Spain Legalizes Same-Sex Marriage

Pedro Zerolo, a gay rights activist and member of the Spanish Socialist Party, flashes a victory sign outside the parliament building in Madrid after Spain became the third country in the world, after Belgium and the Netherlands, to give gay couples the same right to marriage as heterosexuals.
Pedro Zerolo, a gay rights activist and member of the Spanish Socialist Party, flashes a victory sign outside the parliament building in Madrid after Spain became the third country in the world, after Belgium and the Netherlands, to give gay couples the same right to marriage as heterosexuals. (Photos By Susana Vera -- Reuters)

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By Jennifer Green
Special to The Washington Post
Friday, July 1, 2005

MADRID, The Spanish parliament approved a same-sex marriage law Thursday, handing a major victory to the governing Socialist Party and angering such opponents as the Roman Catholic Church, which denounced the measure as "unjust."

Spain's action follows similar moves by the Netherlands and Belgium, where same-sex marriage has been legal for some time. On Tuesday, Canada's House of Commons also passed a gay marriage bill, which now awaits Senate approval. Several European countries have sanctioned civil unions for homosexual couples.

Gay marriages will be permitted in Spain as soon as the law, which passed the Congress of Deputies in a 187 to 147 vote, is published in the official government registry, according to the parliamentary press office. The Spanish law also gives same-sex couples the right to adopt children and receive inheritances.

The vote was held after Prime Minister Jose Luis Rodriguez Zapatero unexpectedly took the floor of parliament to speak in its support. "We are expanding the opportunities for happiness of our neighbors, our colleagues, our friends and our relatives," he said. "At the same time, we are building a more decent society."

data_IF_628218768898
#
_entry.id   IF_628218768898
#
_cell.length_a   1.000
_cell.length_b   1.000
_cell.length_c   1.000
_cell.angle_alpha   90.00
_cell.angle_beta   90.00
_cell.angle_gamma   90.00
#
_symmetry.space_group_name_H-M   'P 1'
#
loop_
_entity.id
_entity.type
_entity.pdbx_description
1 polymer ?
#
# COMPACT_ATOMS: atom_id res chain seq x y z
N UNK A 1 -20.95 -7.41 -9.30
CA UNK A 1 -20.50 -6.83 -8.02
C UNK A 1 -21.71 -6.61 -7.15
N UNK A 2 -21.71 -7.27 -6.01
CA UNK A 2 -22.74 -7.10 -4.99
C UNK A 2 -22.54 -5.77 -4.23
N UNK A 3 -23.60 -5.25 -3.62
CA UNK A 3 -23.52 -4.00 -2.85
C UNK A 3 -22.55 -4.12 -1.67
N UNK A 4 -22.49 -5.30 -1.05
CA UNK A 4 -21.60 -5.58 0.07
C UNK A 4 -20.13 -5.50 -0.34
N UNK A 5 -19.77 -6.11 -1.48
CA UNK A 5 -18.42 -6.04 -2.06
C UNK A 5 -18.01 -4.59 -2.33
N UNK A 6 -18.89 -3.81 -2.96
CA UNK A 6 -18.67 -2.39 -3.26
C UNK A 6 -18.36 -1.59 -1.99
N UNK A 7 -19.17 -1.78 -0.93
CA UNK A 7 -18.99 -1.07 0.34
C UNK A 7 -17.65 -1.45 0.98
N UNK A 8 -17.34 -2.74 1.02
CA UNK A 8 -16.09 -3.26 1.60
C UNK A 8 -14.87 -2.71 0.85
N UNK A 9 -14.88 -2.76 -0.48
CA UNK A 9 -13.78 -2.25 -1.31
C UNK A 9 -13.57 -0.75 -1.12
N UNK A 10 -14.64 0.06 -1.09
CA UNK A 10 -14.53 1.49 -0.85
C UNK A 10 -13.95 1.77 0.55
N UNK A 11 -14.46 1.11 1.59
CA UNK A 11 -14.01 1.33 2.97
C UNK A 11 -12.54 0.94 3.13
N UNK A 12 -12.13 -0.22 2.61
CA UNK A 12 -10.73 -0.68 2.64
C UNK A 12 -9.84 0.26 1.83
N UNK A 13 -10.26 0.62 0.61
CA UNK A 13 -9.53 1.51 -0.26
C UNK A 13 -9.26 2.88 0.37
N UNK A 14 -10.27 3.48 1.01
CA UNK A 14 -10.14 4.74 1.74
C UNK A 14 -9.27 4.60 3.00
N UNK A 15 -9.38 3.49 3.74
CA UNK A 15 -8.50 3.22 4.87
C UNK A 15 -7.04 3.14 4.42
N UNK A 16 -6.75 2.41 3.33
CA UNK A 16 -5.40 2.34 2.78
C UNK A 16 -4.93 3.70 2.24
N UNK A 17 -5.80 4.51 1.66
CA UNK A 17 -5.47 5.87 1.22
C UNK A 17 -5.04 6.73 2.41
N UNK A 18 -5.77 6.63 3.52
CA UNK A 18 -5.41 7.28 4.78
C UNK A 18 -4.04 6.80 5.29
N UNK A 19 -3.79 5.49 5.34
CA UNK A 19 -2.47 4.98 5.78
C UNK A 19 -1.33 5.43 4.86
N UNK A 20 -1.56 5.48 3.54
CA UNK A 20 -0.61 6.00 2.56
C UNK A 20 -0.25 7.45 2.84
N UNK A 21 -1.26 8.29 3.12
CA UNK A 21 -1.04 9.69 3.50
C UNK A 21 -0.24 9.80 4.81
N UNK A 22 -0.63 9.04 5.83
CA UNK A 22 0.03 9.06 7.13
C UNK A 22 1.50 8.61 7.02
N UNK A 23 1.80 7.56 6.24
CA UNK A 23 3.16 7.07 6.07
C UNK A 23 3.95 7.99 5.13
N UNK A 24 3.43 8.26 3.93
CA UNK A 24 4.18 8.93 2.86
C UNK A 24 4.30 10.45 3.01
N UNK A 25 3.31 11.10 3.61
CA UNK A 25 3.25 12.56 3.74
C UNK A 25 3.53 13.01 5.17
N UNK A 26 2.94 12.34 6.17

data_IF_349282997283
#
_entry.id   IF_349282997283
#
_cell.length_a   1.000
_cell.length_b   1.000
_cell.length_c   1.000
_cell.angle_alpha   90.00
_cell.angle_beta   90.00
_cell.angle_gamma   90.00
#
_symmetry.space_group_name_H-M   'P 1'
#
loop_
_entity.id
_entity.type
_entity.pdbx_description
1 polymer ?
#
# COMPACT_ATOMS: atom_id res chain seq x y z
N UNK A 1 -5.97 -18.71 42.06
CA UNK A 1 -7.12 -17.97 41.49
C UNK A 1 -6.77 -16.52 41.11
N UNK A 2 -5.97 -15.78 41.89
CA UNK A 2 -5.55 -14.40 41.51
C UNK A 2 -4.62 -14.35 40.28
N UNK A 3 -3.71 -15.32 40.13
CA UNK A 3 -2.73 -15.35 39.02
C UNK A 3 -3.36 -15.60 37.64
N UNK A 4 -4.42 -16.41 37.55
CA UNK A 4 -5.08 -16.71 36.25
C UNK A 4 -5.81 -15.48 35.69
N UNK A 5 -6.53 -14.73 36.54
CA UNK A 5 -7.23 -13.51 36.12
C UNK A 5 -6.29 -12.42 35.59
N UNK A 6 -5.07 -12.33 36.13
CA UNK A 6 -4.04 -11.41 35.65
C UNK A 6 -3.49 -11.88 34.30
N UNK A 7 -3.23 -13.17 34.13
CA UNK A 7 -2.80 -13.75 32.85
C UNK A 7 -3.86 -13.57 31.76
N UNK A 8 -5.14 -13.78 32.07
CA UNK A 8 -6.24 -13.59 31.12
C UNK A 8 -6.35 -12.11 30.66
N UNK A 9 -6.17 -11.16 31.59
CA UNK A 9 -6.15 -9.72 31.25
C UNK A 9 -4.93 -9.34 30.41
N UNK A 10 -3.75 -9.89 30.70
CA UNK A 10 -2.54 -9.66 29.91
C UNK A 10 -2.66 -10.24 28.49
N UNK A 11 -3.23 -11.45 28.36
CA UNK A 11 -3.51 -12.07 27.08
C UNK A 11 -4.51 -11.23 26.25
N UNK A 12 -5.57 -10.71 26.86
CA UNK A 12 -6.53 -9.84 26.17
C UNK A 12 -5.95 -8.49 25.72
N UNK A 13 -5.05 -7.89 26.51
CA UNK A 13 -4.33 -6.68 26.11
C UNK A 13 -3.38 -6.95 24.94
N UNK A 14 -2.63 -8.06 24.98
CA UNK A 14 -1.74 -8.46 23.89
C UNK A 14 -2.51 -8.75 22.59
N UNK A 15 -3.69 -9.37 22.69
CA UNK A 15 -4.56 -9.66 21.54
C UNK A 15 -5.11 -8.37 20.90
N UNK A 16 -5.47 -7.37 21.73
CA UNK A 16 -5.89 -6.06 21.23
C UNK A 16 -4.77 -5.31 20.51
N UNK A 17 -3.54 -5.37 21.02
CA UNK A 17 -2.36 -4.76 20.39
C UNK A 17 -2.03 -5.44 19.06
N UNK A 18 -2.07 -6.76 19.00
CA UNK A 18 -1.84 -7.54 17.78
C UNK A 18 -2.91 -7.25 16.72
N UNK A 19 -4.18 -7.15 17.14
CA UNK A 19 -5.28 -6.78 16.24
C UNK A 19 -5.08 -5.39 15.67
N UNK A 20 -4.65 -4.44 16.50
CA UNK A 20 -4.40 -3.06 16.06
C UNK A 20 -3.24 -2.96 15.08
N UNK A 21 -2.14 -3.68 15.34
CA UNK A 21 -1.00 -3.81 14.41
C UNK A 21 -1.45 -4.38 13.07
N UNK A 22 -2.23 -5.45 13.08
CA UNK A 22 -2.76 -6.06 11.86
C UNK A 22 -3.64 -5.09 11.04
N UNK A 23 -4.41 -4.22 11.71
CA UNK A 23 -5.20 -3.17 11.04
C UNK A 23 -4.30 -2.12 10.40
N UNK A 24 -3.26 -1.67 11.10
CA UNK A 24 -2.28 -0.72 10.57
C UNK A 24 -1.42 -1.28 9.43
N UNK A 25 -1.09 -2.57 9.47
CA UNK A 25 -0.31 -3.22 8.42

A roar of applause rippled through the visitors' galleries of the historic 19th-century chamber, and supporters who had gathered outside the building cheered after votes were cast.

Mariano Rajoy, the leader of the opposition Popular Party, who was denied the opportunity to address parliament after Zapatero's surprise appearance, accused the prime minister of dividing Spanish society.

"I have the firm conviction that if Zapatero had called together all the parties, we would have created a law that would have majority support in parliament and among Spaniards," he said.

The Popular Party, which has favored recognizing civil unions without using the word marriage, said it would consider an appeal to the Constitutional Court, Spain's highest tribunal.

Rajoy said the issue was "not a debate between Catholics and non-Catholics" in this predominantly Catholic country.

The Catholic Church has vehemently opposed same-sex marriage and divorce in Spain, taking the unusual step of endorsing a "pro-family" demonstration in Madrid on June 18. Pope Benedict XVI has condemned gay marriage as an expression of "anarchic freedom" that threatens the future of the family.

The Spanish Bishops' Conference released a statement describing Thursday's decision and a bill passed Wednesday facilitating divorce as blows to the institution of marriage. Such measures reduce marriage to "a light contract that any party can rescind by virtue of mere desire just three months after stipulating it," the statement said.

"Considering this terrible and serious situation, Spanish society must be trusted to know how to stand in defense of marriage, family and children," the bishops said. "These unjust laws must be opposed through every legitimate means that the state makes available to its citizens."

Supporters of gay marriage praised the law's passage and announced plans to celebrate in an annual gay pride parade in Madrid on Saturday.

"I traveled to Madrid to participate in Saturday's march for the first time because of what happened on the 18th," said Javier Abreu, a spokesman for the Socialist Party in Tenerife, Canary Islands. Abreu was awaiting celebrations at Chueca Plaza, the center of gay pride events here this week.

At a presentation in Madrid for his latest film, " Volver ," or "Return," starring Penelope Cruz, the movie director Pedro Almodovar also expressed support. "It was about time," he said. "This law will enrich society. I think it is pro-family."


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